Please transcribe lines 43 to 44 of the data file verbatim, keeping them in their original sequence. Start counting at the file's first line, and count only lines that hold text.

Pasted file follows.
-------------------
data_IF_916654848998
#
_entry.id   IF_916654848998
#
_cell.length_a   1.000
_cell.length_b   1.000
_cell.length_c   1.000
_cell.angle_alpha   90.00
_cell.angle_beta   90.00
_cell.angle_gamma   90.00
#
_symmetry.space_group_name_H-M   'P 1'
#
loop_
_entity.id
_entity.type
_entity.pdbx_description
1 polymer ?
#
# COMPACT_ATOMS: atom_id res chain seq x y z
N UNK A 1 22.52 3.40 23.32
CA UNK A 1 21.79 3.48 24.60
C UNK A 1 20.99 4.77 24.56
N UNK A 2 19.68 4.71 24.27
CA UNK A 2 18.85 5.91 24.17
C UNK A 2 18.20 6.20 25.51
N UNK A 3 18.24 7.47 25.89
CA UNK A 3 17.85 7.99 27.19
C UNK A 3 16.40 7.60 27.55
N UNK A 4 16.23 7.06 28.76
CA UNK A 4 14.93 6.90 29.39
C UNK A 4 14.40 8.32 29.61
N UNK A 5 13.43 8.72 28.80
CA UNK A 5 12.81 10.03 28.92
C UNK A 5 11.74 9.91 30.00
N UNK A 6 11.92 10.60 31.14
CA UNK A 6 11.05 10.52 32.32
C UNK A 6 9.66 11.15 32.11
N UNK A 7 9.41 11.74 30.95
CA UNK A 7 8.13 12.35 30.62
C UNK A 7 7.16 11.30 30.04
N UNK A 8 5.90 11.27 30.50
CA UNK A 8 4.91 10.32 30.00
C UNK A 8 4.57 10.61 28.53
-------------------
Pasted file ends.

CA UNK A 8 4.91 10.32 30.00
C UNK A 8 4.57 10.61 28.53